Why Did Syria Release Kevin Patrick Dawes? The American Photographer Had Been Held Since 2012

The Syrian regime captured and held an American freelance photographer when he visited the country in 2012. However, on April 8, the photographer, Kevin Patrick Dawes, was unexpectedly freed by the regime after four years. Why did Syria release this freelance photographer?

Dawes, 33, traveled to Syria via Turkey and ended up on the FBI Missing Person list after he was last seen in October 2012. He reportedly traveled to the Middle East to pursue photojournalism and to deliver medicine. Although Dawes has been missing for nearly four years, he has gained little media attention since he was captured. Now, as the Syrian regime has announced his release, Dawes' case has made headlines.

The reasons for his release remain relatively unknown; two anonymous U.S. official spoke with The Washington Post and said that Dawes' release has come after numerous months of negotiations. However, it's unclear whether these negotiations were made directly with the Syrian regime or with a third-party. Either way, the U.S. State Department headed the conversations that eventually led to Dawes' release from Syria. When Dawes was recently allowed to receive care packages and make phone calls to his family, the U.S. government took that as a sign that the Syrian regime was thinking about freeing him.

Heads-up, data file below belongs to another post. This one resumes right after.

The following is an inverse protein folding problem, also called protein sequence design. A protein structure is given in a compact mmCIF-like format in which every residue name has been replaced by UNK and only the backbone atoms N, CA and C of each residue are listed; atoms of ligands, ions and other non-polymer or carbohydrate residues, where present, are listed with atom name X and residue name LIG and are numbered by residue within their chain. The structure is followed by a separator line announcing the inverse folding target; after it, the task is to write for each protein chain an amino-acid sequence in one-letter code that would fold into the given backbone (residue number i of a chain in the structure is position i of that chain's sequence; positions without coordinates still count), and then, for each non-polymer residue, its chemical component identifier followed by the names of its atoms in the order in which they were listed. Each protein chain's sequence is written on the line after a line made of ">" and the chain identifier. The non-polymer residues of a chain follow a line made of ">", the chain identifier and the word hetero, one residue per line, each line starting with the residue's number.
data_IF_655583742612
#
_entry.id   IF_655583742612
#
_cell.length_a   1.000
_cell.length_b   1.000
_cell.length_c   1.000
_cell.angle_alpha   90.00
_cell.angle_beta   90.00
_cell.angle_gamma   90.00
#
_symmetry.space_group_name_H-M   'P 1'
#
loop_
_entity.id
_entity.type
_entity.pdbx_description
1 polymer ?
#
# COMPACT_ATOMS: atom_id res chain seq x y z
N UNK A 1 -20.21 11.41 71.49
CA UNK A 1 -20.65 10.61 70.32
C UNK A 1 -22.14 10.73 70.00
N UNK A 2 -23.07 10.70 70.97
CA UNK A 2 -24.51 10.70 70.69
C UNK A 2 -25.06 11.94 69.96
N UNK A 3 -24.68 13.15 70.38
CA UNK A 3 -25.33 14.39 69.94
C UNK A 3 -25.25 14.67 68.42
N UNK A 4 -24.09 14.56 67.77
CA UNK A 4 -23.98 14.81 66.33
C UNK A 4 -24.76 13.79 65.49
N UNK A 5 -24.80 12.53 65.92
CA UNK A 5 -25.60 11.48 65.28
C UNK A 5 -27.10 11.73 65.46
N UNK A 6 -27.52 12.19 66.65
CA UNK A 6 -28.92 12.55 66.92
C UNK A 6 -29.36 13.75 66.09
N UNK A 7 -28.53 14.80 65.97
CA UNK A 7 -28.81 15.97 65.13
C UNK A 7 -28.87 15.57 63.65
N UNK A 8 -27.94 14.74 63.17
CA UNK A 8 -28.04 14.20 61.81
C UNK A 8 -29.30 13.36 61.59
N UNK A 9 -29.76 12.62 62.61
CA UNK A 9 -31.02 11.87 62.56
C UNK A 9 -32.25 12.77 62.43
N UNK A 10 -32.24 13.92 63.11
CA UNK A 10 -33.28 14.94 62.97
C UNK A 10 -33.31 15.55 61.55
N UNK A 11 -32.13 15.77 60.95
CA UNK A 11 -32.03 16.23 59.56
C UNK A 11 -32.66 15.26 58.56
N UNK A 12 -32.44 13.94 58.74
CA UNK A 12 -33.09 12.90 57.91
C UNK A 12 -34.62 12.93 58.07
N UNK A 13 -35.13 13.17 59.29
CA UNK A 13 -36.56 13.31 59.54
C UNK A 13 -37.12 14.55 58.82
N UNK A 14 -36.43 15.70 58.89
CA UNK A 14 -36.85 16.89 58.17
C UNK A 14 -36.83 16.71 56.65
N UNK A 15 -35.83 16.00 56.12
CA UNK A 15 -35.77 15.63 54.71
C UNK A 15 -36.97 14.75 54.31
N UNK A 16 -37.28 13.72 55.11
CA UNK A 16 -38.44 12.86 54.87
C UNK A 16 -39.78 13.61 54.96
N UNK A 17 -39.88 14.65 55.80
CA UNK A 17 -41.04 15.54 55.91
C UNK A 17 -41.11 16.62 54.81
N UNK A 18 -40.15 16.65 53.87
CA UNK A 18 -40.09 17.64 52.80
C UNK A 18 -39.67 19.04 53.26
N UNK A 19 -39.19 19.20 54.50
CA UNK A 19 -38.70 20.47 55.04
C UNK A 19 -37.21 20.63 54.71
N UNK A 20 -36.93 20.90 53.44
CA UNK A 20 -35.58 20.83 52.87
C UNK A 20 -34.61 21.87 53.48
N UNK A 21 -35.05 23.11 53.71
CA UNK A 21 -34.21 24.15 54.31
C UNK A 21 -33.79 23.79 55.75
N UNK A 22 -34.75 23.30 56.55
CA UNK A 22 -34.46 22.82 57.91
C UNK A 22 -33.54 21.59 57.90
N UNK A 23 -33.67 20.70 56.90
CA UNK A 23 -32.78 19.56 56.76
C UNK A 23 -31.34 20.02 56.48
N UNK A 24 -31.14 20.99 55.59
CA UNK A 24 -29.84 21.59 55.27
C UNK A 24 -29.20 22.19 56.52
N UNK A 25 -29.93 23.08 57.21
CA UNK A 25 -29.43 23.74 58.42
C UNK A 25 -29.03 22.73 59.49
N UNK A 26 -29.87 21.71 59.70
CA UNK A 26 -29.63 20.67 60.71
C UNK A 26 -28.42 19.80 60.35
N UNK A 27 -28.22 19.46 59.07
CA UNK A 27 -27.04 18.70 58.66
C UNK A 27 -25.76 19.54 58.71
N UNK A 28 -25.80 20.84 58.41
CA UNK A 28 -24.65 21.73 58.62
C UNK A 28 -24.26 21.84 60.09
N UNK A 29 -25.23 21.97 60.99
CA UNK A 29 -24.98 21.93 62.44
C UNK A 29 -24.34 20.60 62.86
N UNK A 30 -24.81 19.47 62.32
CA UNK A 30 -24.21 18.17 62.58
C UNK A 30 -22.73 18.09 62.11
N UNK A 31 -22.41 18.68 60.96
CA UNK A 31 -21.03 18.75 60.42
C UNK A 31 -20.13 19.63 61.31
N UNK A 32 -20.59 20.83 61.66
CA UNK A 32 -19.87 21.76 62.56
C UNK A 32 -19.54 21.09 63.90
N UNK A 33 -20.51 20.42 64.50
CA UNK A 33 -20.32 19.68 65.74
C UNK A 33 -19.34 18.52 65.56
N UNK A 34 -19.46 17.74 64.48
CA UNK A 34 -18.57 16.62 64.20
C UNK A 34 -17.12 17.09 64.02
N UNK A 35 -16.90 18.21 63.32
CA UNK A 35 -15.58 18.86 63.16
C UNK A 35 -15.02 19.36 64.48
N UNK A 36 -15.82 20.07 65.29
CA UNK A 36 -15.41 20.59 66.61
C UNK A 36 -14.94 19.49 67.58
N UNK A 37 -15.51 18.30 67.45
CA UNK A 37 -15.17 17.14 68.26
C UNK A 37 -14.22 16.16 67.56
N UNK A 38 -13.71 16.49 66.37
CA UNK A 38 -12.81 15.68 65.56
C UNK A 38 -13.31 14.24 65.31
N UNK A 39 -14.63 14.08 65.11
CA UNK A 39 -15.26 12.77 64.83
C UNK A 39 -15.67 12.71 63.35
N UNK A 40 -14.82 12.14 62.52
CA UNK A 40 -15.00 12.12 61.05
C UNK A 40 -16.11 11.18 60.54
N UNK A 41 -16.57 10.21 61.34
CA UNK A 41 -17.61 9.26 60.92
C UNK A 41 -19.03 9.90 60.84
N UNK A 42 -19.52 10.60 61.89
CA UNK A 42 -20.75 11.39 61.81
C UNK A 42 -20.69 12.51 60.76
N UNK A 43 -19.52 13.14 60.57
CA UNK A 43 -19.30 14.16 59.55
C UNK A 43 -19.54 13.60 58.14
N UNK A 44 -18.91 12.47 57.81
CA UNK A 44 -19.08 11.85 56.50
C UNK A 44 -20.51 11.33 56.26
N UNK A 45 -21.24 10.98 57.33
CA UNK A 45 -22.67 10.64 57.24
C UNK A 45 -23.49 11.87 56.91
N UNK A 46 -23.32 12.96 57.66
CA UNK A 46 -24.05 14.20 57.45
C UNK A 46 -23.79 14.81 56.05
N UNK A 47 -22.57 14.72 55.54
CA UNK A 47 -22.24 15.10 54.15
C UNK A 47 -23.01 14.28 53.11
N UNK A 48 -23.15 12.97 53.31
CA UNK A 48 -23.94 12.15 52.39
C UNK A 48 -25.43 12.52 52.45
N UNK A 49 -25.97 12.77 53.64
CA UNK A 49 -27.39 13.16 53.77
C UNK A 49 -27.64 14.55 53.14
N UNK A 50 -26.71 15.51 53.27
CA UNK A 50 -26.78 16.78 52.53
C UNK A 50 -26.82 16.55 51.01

Dawes started his trip to the Middle East in Libya, but in June 2012, he began asking for help to fund his Syrian aid mission. He started a blog, Frontier Journalism, that explained his proposed trip to Syria and the exact supplies he would need to better aid wounded people. "Covering the new economy and modern battlefield through an independent lens" was Dawes' tagline on his blog, presumably describing his mission for traveling to the Middle East as a photojournalist.

In addition to still photos, Dawes uploaded a series of videos to his personal YouTube channel that documented his experiences in the Middle East. One video, which appears on his blog, is titled "Life and Death on the Battlefield," and it shows Dawes riding in a car with another man around Libya. Other videos on Dawes' YouTube page show a dangerous battlefield where men are opening fire and loud explosions are heard in the distance.

Dawes, a San Diego native, maintained a Twitter account until his abduction in October 2012. His tweets focused on Syria, specifically deaths and tragic events happening around the country. His last tweet was a retweet on Oct. 2, 2012 that alleged Syrian President Bashar al-Assad's forces were abducting civilians.

It is unclear when Dawes will return to California and what the next steps are for his release. Dawes' release may be a hopeful sign for the eventual release of journalist, former marine, and American hostage, Austin Tice, who was also abducted in Syria in 2012.